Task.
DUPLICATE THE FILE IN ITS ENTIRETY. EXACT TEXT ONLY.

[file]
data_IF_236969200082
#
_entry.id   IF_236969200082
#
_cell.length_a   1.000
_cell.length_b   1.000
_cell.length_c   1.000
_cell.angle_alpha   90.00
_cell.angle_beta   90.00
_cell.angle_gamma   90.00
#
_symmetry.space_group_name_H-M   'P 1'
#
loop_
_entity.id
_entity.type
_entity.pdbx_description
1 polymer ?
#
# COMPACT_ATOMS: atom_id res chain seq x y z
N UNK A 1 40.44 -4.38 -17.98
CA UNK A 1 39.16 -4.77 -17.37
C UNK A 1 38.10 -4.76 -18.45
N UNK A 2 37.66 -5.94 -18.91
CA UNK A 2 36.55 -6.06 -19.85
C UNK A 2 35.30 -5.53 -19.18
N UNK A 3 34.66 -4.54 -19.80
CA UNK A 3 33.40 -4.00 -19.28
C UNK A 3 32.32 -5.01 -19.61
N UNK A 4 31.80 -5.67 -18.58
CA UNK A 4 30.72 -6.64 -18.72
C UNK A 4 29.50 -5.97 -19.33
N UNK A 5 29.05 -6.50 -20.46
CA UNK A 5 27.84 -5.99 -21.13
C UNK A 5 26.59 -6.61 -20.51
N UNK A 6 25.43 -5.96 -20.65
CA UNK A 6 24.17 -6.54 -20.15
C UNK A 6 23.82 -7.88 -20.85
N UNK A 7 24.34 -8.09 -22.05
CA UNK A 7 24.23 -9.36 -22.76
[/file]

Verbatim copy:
data_IF_236969200082
#
_entry.id   IF_236969200082
#
_cell.length_a   1.000
_cell.length_b   1.000
_cell.length_c   1.000
_cell.angle_alpha   90.00
_cell.angle_beta   90.00
_cell.angle_gamma   90.00
#
_symmetry.space_group_name_H-M   'P 1'
#
loop_
_entity.id
_entity.type
_entity.pdbx_description
1 polymer ?
#
# COMPACT_ATOMS: atom_id res chain seq x y z
N UNK A 1 40.44 -4.38 -17.98
CA UNK A 1 39.16 -4.77 -17.37
C UNK A 1 38.10 -4.76 -18.45
N UNK A 2 37.66 -5.94 -18.91
CA UNK A 2 36.55 -6.06 -19.85
C UNK A 2 35.30 -5.53 -19.18
N UNK A 3 34.66 -4.54 -19.80
CA UNK A 3 33.40 -4.00 -19.28
C UNK A 3 32.32 -5.01 -19.61
N UNK A 4 31.80 -5.67 -18.58
CA UNK A 4 30.72 -6.64 -18.72
C UNK A 4 29.50 -5.97 -19.33
N UNK A 5 29.05 -6.50 -20.46
CA UNK A 5 27.84 -5.99 -21.13
C UNK A 5 26.59 -6.61 -20.51
N UNK A 6 25.43 -5.96 -20.65
CA UNK A 6 24.17 -6.54 -20.15
C UNK A 6 23.82 -7.88 -20.85
N UNK A 7 24.34 -8.09 -22.05
CA UNK A 7 24.23 -9.36 -22.76